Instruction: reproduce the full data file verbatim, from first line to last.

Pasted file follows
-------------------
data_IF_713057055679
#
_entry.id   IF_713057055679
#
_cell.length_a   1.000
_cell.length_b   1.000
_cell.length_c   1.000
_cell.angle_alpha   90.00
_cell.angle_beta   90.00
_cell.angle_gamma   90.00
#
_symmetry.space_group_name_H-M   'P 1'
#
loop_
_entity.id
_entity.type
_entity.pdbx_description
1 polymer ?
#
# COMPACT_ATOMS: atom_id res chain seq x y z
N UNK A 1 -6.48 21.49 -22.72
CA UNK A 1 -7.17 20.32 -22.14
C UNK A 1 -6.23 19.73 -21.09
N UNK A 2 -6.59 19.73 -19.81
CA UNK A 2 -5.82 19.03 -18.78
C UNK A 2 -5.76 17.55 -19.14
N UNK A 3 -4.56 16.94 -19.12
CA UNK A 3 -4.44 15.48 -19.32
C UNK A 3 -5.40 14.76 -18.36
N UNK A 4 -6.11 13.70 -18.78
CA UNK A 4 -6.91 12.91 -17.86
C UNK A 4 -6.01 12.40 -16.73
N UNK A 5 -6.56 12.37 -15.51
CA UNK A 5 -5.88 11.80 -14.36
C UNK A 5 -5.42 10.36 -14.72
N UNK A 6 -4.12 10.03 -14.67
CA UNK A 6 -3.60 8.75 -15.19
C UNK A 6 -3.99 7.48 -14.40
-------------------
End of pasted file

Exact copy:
data_IF_713057055679
#
_entry.id   IF_713057055679
#
_cell.length_a   1.000
_cell.length_b   1.000
_cell.length_c   1.000
_cell.angle_alpha   90.00
_cell.angle_beta   90.00
_cell.angle_gamma   90.00
#
_symmetry.space_group_name_H-M   'P 1'
#
loop_
_entity.id
_entity.type
_entity.pdbx_description
1 polymer ?
#
# COMPACT_ATOMS: atom_id res chain seq x y z
N UNK A 1 -6.48 21.49 -22.72
CA UNK A 1 -7.17 20.32 -22.14
C UNK A 1 -6.23 19.73 -21.09
N UNK A 2 -6.59 19.73 -19.81
CA UNK A 2 -5.82 19.03 -18.78
C UNK A 2 -5.76 17.55 -19.14
N UNK A 3 -4.56 16.94 -19.12
CA UNK A 3 -4.44 15.48 -19.32
C UNK A 3 -5.40 14.76 -18.36
N UNK A 4 -6.11 13.70 -18.78
CA UNK A 4 -6.91 12.91 -17.86
C UNK A 4 -6.01 12.40 -16.73
N UNK A 5 -6.56 12.37 -15.51
CA UNK A 5 -5.88 11.80 -14.36
C UNK A 5 -5.42 10.36 -14.72
N UNK A 6 -4.12 10.03 -14.67
CA UNK A 6 -3.60 8.75 -15.19
C UNK A 6 -3.99 7.48 -14.40